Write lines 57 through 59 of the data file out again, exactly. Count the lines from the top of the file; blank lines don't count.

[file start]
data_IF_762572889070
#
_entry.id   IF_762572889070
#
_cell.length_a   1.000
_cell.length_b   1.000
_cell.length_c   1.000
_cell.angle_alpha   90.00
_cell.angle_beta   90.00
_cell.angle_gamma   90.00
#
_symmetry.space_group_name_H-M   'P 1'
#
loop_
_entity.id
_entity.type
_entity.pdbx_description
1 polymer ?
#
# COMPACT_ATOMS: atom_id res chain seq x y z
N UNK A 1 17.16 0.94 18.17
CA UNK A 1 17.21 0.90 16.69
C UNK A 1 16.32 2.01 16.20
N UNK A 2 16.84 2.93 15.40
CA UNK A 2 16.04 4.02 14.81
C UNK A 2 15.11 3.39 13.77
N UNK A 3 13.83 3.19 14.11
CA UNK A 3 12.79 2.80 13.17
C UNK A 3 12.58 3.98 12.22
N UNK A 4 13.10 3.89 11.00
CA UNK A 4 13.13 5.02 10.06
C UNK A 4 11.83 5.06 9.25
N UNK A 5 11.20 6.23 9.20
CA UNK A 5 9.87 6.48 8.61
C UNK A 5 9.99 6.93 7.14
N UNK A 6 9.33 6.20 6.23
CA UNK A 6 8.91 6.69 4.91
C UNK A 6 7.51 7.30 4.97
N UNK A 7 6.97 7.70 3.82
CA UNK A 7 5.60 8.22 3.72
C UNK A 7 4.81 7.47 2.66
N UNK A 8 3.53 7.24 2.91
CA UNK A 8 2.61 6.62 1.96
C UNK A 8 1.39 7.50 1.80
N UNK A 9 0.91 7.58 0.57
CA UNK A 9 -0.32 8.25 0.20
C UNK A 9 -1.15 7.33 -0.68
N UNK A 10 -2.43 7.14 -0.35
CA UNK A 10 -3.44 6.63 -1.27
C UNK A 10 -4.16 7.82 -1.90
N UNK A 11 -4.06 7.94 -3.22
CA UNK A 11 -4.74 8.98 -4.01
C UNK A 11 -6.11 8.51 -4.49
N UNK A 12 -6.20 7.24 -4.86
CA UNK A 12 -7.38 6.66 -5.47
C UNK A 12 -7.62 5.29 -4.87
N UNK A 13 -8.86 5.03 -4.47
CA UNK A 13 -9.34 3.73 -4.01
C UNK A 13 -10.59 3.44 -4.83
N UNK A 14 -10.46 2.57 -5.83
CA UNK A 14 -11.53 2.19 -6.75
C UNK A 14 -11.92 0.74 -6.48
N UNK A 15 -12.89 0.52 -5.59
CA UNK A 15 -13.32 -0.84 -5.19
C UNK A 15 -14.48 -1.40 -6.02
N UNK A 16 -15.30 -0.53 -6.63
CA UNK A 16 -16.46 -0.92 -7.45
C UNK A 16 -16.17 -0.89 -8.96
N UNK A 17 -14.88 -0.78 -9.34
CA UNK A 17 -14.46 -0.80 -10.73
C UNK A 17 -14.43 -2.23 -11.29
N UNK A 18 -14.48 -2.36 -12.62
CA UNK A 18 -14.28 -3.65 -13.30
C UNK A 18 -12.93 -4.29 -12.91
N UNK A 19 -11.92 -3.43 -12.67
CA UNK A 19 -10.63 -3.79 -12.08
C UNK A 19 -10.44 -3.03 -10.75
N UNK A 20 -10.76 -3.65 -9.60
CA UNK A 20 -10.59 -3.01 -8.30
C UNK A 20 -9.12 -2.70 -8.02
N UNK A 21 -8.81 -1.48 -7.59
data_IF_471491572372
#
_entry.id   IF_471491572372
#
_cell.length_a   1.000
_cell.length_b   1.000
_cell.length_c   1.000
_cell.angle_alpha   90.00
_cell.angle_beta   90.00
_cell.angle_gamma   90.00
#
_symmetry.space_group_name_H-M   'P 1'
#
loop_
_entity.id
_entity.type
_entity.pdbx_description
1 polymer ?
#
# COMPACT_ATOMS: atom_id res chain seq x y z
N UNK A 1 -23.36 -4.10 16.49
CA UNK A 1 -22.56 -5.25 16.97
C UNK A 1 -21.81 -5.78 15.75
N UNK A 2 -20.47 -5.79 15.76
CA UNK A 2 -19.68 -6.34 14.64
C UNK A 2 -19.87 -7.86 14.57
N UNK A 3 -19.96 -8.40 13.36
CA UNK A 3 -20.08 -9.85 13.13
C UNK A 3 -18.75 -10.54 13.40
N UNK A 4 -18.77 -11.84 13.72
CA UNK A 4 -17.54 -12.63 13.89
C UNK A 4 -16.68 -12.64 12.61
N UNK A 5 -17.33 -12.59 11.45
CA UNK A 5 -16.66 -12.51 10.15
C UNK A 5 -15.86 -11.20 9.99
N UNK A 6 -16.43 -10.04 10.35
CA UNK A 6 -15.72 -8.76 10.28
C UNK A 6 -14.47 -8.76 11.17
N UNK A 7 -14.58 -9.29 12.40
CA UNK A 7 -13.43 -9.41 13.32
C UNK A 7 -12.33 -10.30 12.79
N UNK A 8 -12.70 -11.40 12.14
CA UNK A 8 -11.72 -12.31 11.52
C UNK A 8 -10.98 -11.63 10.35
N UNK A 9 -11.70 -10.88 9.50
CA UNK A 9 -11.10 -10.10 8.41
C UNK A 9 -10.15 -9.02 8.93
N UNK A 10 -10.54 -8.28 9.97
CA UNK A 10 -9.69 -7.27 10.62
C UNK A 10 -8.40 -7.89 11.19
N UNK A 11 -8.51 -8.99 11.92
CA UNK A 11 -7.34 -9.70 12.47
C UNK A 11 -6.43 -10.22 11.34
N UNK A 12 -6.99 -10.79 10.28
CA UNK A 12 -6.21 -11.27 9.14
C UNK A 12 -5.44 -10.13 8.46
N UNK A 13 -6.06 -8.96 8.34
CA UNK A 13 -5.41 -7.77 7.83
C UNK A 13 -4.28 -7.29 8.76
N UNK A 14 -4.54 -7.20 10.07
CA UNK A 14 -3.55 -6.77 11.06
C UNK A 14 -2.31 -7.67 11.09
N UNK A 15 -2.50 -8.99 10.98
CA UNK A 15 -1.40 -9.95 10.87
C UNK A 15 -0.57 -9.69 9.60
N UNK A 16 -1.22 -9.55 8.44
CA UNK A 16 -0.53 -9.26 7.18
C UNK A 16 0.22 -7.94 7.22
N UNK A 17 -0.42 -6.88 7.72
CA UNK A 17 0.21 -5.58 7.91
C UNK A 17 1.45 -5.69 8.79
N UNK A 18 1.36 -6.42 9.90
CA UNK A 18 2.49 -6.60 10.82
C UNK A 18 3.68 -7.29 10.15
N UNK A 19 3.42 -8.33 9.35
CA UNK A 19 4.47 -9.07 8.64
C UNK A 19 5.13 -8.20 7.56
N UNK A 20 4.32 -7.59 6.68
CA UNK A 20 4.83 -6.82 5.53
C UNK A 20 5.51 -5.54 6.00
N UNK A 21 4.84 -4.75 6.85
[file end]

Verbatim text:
N UNK A 13 -8.86 5.03 -4.47
CA UNK A 13 -9.34 3.73 -4.01
C UNK A 13 -10.59 3.44 -4.83